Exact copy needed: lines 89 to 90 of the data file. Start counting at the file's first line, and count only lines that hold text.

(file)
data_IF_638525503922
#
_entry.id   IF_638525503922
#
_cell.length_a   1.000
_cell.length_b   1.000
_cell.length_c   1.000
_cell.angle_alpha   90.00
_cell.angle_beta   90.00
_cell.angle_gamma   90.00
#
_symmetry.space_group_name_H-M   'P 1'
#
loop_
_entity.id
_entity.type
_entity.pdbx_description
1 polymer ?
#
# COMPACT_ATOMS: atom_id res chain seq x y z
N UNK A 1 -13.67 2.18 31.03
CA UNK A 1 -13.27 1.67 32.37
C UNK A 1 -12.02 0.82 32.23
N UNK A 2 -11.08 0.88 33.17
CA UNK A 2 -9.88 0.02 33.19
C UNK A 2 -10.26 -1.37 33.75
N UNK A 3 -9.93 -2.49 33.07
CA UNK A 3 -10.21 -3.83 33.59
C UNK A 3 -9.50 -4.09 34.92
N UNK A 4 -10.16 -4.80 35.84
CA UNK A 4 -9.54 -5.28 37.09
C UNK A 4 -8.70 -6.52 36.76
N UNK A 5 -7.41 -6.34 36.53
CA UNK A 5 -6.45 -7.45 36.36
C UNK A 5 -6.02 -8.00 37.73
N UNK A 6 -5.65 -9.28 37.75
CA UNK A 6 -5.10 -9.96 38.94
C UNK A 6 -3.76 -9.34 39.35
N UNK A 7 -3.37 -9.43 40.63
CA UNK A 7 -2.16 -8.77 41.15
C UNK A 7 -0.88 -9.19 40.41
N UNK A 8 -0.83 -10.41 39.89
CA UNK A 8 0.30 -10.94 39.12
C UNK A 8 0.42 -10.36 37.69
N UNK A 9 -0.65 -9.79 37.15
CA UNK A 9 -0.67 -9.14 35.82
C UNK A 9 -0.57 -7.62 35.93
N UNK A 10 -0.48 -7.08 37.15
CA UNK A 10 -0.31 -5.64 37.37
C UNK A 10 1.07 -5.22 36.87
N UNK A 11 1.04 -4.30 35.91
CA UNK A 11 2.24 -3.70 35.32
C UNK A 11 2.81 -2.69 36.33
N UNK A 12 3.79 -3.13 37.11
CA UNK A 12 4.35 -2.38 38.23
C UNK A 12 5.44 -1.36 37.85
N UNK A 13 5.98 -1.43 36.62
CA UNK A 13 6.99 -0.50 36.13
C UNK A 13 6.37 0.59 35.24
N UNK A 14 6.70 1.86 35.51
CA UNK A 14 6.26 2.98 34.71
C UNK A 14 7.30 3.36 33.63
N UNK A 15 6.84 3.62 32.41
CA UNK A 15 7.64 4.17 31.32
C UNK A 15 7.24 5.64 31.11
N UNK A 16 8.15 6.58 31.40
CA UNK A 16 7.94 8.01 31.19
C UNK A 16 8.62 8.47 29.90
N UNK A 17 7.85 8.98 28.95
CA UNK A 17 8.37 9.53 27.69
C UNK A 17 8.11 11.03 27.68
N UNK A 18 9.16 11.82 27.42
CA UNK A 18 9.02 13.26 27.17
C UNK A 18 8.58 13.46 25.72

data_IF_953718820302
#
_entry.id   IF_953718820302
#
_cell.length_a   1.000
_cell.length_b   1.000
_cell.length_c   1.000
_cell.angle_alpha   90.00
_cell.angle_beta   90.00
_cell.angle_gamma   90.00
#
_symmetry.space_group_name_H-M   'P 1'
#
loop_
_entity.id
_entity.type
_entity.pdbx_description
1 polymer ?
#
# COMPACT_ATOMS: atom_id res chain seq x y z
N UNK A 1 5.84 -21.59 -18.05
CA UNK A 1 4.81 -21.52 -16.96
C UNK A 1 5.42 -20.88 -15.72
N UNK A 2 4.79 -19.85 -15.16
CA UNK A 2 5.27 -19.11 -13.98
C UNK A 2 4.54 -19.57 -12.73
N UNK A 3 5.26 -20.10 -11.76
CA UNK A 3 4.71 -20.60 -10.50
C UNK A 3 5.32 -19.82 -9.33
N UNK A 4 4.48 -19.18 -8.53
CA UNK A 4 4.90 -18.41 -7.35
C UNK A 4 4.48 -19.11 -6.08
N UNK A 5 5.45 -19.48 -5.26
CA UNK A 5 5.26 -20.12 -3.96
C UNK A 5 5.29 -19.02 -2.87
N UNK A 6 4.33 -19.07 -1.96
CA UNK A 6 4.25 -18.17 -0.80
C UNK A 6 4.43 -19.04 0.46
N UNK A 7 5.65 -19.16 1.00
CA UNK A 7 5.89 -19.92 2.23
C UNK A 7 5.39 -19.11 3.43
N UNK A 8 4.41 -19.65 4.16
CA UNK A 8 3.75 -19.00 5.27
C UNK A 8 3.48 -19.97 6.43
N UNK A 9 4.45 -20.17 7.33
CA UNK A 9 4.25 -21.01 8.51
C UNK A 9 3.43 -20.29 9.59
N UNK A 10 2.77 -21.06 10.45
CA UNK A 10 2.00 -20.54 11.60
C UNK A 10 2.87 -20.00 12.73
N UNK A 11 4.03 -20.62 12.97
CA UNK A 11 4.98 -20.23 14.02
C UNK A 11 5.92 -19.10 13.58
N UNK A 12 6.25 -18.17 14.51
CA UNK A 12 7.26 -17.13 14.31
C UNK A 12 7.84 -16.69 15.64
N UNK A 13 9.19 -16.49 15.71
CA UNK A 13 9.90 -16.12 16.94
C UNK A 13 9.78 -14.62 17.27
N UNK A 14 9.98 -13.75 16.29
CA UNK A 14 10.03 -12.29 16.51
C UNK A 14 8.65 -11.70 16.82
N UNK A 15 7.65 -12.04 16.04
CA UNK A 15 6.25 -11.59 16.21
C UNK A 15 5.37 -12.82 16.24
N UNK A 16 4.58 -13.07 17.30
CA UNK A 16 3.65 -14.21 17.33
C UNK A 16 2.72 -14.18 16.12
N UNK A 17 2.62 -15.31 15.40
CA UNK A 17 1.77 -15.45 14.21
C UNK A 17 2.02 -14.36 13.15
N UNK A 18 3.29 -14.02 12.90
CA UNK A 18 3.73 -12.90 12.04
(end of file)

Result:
_entity.id
_entity.type